Abstract: Formally launched in 2011, the Privacy Tools Project began as a broad, multidisciplinary effort to help enable the collection, analysis, and sharing of sensitive data for research while providing privacy for human subjects. Bringing together computer science, social science, statistics, and law, we have sought to refine and develop definitions and measures of privacy and data utility, and design an array of technological, legal, and policy tools for dealing with sensitive data. In this talk, I will discuss how our interdisciplinary team translated these common goals into concrete directions for research, education, and outreach. I will also reflect on some of the lessons we learned along the way, about both data privacy and interdisciplinary collaboration, and express our hopes for the outcomes of today’s workshop.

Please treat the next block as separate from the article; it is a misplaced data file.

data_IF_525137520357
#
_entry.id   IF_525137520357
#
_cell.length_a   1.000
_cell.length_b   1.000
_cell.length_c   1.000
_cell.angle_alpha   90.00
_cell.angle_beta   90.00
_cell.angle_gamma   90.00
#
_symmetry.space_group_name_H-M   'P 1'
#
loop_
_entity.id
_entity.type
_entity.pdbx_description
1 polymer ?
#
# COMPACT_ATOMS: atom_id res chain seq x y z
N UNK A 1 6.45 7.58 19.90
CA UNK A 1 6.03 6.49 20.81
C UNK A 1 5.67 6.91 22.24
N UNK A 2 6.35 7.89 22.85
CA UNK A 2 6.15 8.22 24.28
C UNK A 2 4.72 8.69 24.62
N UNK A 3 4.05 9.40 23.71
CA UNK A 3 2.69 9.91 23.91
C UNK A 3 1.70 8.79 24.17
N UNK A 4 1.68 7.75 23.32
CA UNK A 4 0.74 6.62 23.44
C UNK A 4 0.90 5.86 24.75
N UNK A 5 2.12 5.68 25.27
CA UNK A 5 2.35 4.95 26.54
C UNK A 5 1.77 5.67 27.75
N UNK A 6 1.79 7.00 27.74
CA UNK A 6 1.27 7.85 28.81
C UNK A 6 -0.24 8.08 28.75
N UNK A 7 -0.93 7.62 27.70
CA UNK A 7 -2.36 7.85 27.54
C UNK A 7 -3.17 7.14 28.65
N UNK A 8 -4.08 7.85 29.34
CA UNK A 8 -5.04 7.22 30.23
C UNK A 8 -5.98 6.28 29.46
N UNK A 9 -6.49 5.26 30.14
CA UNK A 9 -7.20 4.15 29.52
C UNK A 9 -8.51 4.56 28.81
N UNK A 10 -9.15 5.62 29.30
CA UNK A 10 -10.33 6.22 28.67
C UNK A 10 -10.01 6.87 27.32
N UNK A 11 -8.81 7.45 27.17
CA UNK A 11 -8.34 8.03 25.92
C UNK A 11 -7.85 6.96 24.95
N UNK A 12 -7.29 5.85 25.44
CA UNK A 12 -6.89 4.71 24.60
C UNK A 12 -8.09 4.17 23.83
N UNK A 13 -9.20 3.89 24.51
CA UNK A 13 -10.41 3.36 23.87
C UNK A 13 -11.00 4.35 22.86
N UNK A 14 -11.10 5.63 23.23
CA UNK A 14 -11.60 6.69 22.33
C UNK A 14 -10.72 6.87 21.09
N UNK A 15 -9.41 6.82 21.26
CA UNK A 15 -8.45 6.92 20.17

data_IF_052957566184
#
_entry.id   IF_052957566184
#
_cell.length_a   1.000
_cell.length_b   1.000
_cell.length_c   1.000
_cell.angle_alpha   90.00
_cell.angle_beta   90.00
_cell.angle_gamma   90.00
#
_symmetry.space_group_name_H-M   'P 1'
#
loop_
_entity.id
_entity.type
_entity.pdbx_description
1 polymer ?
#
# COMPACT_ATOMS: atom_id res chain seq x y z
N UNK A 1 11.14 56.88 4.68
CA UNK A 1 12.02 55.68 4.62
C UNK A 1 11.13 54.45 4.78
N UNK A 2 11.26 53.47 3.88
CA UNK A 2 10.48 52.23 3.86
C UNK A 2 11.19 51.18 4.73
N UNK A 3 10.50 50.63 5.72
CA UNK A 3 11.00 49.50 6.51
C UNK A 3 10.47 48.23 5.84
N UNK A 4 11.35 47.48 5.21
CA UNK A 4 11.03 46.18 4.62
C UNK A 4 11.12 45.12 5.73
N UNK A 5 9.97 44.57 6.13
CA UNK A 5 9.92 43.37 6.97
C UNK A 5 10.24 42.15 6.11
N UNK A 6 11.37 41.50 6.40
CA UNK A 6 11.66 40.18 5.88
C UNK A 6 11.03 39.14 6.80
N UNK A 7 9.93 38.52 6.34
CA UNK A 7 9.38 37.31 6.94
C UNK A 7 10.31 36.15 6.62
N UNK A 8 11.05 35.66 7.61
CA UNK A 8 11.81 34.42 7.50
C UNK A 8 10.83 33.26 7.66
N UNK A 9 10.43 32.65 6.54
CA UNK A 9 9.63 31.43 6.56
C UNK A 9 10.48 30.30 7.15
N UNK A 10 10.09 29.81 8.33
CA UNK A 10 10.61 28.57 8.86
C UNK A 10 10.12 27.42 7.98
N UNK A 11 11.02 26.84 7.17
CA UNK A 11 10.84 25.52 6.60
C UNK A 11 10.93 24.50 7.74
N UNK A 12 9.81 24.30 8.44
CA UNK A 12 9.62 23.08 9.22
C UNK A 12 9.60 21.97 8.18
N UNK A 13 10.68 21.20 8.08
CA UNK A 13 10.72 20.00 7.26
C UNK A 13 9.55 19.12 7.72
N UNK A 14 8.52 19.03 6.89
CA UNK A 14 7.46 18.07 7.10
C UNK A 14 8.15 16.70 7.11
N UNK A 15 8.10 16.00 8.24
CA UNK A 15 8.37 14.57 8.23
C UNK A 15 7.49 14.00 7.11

Bio: Salil Vadhan is the Vicky Joseph Professor of Computer Science and Applied Mathematics and Area Chair for Computer Science in the Harvard John A. Paulson School of Engineering & Applied Sciences. He is Lead PI on the “Privacy Tools for Sharing Research Data” project. Vadhan’s research in theoretical computer science spans differential privacy, computational complexity, and cryptography. His honors include a Harvard College Professorship, a Simons Investigator Award, and a Guggenheim Fellowship.